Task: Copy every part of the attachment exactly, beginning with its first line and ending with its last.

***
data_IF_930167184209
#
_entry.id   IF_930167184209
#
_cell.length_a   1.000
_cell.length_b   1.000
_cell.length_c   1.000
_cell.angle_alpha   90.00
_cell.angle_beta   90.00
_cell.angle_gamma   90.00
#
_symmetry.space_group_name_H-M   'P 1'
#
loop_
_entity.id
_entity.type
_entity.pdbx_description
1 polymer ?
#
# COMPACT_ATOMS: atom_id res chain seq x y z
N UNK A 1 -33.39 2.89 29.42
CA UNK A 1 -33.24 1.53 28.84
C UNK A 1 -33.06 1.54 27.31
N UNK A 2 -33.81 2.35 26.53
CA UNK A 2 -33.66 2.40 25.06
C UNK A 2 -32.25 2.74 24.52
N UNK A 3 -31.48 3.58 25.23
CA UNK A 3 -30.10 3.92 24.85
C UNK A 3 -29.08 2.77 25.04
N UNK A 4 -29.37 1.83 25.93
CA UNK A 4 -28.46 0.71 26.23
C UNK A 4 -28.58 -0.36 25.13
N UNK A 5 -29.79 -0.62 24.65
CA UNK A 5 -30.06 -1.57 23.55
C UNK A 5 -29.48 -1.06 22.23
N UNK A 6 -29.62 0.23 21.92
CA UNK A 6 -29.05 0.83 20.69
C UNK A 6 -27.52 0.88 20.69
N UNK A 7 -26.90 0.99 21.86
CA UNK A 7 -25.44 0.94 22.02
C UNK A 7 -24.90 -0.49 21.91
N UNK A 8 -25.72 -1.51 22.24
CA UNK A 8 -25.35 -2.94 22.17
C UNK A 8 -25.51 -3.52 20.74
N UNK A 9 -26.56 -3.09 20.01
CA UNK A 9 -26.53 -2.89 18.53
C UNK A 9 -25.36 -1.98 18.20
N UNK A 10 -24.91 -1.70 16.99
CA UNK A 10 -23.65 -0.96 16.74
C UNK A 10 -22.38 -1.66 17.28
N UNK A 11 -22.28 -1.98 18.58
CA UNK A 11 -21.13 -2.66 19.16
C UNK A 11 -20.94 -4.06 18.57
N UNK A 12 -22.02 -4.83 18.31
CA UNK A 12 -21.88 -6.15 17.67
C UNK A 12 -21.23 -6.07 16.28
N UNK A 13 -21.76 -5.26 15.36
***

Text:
data_IF_930167184209
#
_entry.id   IF_930167184209
#
_cell.length_a   1.000
_cell.length_b   1.000
_cell.length_c   1.000
_cell.angle_alpha   90.00
_cell.angle_beta   90.00
_cell.angle_gamma   90.00
#
_symmetry.space_group_name_H-M   'P 1'
#
loop_
_entity.id
_entity.type
_entity.pdbx_description
1 polymer ?
#
# COMPACT_ATOMS: atom_id res chain seq x y z
N UNK A 1 -33.39 2.89 29.42
CA UNK A 1 -33.24 1.53 28.84
C UNK A 1 -33.06 1.54 27.31
N UNK A 2 -33.81 2.35 26.53
CA UNK A 2 -33.66 2.40 25.06
C UNK A 2 -32.25 2.74 24.52
N UNK A 3 -31.48 3.58 25.23
CA UNK A 3 -30.10 3.92 24.85
C UNK A 3 -29.08 2.77 25.04
N UNK A 4 -29.37 1.83 25.93
CA UNK A 4 -28.46 0.71 26.23
C UNK A 4 -28.58 -0.36 25.13
N UNK A 5 -29.79 -0.62 24.65
CA UNK A 5 -30.06 -1.57 23.55
C UNK A 5 -29.48 -1.06 22.23
N UNK A 6 -29.62 0.23 21.92
CA UNK A 6 -29.05 0.83 20.69
C UNK A 6 -27.52 0.88 20.69
N UNK A 7 -26.90 0.99 21.86
CA UNK A 7 -25.44 0.94 22.02
C UNK A 7 -24.90 -0.49 21.91
N UNK A 8 -25.72 -1.51 22.24
CA UNK A 8 -25.35 -2.94 22.17
C UNK A 8 -25.51 -3.52 20.74
N UNK A 9 -26.56 -3.09 20.01
CA UNK A 9 -26.53 -2.89 18.53
C UNK A 9 -25.36 -1.98 18.20
N UNK A 10 -24.91 -1.70 16.99
CA UNK A 10 -23.65 -0.96 16.74
C UNK A 10 -22.38 -1.66 17.28
N UNK A 11 -22.28 -1.98 18.58
CA UNK A 11 -21.13 -2.66 19.16
C UNK A 11 -20.94 -4.06 18.57
N UNK A 12 -22.02 -4.83 18.31
CA UNK A 12 -21.88 -6.15 17.67
C UNK A 12 -21.23 -6.07 16.28
N UNK A 13 -21.76 -5.26 15.36